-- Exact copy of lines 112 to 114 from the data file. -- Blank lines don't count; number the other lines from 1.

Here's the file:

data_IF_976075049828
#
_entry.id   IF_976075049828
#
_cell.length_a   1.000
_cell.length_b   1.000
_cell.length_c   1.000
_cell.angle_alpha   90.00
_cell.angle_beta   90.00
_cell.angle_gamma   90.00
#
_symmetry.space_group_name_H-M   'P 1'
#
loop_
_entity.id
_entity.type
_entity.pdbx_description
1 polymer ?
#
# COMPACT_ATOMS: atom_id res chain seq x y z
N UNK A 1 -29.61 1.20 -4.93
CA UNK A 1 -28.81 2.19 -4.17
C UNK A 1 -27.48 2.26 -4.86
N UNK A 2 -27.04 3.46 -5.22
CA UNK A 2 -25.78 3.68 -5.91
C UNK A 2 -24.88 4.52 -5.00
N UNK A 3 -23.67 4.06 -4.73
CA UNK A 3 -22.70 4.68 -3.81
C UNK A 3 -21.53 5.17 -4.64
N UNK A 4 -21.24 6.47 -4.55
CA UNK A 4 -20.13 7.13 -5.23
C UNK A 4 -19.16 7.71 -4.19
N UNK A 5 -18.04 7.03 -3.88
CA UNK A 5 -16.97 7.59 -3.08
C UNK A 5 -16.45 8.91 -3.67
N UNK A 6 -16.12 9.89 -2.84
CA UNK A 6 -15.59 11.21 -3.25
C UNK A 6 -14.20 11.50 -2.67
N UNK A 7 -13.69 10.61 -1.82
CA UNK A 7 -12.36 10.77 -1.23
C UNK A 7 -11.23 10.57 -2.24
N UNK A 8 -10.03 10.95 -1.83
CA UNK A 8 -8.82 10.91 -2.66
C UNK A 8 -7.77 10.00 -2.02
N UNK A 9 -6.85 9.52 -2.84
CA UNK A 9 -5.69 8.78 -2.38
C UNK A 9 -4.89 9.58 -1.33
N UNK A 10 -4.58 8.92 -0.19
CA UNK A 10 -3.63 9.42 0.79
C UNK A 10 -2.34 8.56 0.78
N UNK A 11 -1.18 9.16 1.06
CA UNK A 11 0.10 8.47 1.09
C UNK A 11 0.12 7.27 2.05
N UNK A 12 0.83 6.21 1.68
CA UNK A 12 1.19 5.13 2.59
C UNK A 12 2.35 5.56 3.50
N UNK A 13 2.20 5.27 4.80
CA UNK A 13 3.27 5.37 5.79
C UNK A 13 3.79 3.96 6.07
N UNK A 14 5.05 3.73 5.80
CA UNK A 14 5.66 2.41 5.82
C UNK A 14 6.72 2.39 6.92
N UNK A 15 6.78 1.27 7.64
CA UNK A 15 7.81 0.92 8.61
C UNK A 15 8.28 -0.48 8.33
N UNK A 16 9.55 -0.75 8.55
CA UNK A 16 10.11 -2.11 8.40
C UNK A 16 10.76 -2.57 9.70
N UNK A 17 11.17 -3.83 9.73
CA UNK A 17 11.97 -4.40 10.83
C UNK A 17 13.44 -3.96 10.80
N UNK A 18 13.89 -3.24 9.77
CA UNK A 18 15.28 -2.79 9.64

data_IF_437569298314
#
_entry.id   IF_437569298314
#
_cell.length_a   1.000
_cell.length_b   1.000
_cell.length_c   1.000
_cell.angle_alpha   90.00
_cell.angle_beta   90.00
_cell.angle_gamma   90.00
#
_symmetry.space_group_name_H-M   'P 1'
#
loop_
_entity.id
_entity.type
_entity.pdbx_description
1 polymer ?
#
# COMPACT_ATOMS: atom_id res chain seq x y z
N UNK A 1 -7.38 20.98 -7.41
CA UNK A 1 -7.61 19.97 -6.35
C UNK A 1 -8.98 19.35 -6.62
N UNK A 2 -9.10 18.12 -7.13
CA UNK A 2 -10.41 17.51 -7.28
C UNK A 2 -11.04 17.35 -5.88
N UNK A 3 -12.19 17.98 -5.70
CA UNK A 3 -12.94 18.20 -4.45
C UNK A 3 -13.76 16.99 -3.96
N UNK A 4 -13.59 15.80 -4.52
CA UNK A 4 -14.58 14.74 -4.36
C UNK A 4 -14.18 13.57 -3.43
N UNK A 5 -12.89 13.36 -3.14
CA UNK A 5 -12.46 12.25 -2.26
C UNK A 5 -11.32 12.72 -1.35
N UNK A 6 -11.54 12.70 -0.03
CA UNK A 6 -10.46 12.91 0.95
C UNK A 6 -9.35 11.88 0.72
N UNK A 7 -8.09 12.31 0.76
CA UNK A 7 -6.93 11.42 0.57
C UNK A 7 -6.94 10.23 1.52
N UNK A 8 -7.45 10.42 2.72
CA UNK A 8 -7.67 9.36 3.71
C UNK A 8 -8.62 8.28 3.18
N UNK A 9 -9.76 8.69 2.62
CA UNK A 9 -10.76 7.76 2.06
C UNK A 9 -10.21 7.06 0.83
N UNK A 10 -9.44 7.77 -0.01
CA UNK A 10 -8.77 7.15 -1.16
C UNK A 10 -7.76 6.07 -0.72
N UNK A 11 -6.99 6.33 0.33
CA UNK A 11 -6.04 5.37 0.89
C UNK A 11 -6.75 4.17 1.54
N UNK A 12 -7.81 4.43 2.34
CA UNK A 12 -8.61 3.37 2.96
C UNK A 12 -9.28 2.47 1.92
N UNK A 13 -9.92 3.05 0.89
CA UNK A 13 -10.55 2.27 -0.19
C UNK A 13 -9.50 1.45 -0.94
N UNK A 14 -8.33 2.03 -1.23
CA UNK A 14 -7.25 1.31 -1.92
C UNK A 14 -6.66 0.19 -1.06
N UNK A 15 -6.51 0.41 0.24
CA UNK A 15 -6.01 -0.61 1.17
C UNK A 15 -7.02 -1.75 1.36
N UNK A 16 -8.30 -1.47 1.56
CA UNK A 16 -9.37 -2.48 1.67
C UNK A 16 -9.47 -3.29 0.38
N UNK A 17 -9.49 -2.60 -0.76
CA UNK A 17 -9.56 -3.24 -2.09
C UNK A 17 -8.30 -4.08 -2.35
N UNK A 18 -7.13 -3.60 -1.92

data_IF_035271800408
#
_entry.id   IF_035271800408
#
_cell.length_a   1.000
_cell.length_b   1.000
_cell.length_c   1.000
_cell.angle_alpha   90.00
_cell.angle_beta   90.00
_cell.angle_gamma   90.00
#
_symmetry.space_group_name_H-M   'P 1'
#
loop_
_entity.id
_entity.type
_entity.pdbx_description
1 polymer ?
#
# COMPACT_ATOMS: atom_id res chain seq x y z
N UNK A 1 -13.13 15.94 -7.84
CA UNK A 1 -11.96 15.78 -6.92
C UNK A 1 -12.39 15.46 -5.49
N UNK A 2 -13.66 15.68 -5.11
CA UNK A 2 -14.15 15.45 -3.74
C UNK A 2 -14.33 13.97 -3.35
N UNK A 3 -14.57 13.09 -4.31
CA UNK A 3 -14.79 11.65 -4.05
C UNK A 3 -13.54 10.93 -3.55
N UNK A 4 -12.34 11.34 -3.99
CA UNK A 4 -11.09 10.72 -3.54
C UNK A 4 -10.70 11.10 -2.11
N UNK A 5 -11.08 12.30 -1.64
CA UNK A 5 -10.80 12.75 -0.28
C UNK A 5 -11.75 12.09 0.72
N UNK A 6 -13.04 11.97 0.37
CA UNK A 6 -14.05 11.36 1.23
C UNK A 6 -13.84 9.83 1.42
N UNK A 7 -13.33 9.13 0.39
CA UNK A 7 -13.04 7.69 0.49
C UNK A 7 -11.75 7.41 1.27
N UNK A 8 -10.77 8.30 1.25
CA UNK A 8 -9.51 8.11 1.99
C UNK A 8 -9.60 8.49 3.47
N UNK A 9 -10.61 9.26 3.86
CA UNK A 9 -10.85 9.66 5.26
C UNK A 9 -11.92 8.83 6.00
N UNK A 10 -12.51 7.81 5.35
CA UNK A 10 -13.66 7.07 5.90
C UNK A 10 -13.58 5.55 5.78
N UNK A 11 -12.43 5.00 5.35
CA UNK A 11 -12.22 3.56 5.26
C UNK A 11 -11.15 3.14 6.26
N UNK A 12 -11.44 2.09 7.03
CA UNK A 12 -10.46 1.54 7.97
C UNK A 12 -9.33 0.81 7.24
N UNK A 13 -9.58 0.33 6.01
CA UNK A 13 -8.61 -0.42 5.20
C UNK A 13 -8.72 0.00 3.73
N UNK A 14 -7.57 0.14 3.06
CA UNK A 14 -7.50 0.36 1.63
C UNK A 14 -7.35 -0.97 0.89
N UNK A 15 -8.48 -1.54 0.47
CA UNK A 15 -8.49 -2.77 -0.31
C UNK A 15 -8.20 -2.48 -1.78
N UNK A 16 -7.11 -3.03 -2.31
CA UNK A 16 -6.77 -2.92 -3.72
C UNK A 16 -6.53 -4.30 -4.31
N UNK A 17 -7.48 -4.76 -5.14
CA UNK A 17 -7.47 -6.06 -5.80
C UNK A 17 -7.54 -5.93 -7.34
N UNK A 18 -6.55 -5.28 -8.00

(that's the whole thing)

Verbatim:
N UNK A 7 -8.09 12.31 0.76
CA UNK A 7 -6.93 11.42 0.57
C UNK A 7 -6.94 10.23 1.52